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# 30 May 2012 Print UKCAT Practice Series #001: Distilling the Information in Quantitative Reasoning

We at Career Gym decided to launch a UKCAT practice series to help you increase your UKCAT test score! In this brand new series, our UKCAT test preparation experts walk you through the solution of a sample exercise and give you hints to improve your test-taking strategy.

In this historical first piece we are going to discuss how you can increase your test-solving efficiency by distilling the right information from a UKCAT Quantitative Reasoning exercise.

Here is the UKCAT Quantitative Reasoning exercise we are going to discuss today!

• A carpenter makes and sells 5 items of furniture in his workshop.
• He sells everything he makes.
• He makes 18 wardrobes during the year.
• Wardrobes account for 10% of his total profit.

Question: The carpenter sells a wardrobe for five times the price of a cupboard and cupboard sales bring in 25% of his total profit. How many cupboards does he sell in a year?

In this question we are given a lot of information but as the chart and bullet points are for a set of 4 questions it is unlikely that everything is required for each question. We need to distil the information down to what is required for this particular question.

The question is asking about cupboards and also expresses a relationship to wardrobes about which we have extra information. The bullet points tell us that the carpenter makes 18 wardrobes a year and they provide 10% of the total profit. Note that at no point are we given the actual retail price of any piece of furniture. This is not an omission but, as we shall see, unnecessary information.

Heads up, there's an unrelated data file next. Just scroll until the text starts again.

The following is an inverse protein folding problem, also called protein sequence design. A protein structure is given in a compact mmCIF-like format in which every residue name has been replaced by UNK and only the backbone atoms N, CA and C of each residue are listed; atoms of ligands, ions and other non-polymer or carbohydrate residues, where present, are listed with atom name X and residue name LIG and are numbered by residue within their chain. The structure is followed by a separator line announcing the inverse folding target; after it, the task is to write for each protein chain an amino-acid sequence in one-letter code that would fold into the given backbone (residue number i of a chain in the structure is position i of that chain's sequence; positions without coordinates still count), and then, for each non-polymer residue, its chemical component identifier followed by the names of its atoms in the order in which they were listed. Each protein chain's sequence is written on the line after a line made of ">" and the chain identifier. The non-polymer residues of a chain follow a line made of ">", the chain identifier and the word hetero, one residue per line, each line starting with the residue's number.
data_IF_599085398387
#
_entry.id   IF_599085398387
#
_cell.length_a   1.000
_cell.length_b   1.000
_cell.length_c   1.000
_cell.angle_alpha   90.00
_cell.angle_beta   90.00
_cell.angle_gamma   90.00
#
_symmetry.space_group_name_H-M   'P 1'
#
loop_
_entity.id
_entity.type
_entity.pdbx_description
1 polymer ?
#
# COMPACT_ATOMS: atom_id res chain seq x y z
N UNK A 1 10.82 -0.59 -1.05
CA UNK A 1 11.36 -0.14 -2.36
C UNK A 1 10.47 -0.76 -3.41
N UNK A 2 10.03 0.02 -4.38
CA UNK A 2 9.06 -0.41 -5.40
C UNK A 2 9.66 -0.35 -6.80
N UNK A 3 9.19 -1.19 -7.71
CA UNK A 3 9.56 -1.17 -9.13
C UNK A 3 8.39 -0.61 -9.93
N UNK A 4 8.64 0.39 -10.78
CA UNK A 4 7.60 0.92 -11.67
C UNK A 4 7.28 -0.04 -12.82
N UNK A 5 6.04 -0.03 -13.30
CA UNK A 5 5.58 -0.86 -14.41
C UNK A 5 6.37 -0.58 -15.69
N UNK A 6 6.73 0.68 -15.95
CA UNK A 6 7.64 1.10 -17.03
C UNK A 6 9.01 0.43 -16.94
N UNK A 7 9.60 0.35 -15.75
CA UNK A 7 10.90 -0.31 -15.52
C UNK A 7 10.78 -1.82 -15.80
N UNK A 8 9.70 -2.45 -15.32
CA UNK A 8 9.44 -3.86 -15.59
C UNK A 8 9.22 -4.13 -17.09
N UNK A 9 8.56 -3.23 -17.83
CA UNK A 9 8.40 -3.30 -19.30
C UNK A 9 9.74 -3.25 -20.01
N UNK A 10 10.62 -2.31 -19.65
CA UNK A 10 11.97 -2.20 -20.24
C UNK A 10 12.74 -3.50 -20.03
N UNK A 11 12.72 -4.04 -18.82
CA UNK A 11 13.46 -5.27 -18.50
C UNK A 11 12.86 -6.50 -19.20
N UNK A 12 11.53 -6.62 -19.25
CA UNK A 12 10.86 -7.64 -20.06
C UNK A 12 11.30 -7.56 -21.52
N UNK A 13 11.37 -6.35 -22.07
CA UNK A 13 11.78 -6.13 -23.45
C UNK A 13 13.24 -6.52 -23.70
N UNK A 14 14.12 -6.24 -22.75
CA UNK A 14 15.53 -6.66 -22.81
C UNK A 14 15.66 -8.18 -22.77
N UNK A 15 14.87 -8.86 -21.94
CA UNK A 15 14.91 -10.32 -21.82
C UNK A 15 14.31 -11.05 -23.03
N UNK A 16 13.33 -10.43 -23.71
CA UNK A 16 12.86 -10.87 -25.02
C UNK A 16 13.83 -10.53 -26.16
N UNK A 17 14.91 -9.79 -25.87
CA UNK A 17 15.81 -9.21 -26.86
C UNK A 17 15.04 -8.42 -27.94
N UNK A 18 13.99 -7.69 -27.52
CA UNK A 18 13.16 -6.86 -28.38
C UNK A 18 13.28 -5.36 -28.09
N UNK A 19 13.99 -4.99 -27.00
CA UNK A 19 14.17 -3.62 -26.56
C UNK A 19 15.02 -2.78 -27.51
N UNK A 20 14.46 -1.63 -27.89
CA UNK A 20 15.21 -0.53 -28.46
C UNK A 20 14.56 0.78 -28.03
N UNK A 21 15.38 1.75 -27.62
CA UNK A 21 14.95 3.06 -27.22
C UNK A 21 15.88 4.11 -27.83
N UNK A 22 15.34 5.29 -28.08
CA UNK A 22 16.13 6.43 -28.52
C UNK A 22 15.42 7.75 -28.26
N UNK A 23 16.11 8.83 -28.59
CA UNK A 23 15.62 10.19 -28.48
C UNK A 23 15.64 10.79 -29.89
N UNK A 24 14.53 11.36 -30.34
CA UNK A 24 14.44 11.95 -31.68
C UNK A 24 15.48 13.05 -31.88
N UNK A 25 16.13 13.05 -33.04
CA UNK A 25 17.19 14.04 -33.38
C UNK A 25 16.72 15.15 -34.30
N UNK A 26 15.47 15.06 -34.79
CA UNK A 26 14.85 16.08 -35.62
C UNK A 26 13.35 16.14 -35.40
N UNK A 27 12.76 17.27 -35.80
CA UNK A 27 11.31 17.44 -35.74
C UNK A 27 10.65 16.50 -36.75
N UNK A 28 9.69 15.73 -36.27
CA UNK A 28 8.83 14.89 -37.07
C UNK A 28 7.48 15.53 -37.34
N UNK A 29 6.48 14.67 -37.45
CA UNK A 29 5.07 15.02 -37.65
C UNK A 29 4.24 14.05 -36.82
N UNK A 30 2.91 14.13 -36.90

The chart gives us a breakdown of all five pieces of furniture but we can disregard the bureau, the bedstead and the stool as they are not mentioned in this question. Also, the only pieces of information relevant about the wardrobe and the cupboard are the profit margins of 20% and 15% respectively.

Let us now recap the information we have. The carpenter sells 18 wardrobes at 20% profit providing 10% of his total profit. He also sells a number of cupboards at 15% profit providing 25% of his total profit. The wardrobes cost 5 times as much as the cupboards. We now have everything we need to solve the problem. Just a little hint at this point: you don’t need your calculator to solve this.

Let’s assume for the moment that the price of a cupboard is £C and that the price of a wardrobe is £5C. The profit from a wardrobe is 20% of 5C which is C and he sells 18 of them which gives £18C to the total profit. We know it is 10% of the total so the total profit is £18C/0.1=£180C.

Now we also know that the cupboards account for 25% of the total profit which is £180C*0.25=£45C and the profit from one cupboard is 15% of C or 0.15C. Therefore, the number of cupboards sold is 45C/0.15C=300. Note that the Cs cancel out which is our assumed price of a cupboard i.e. the actual price of any of the furniture is not required information.

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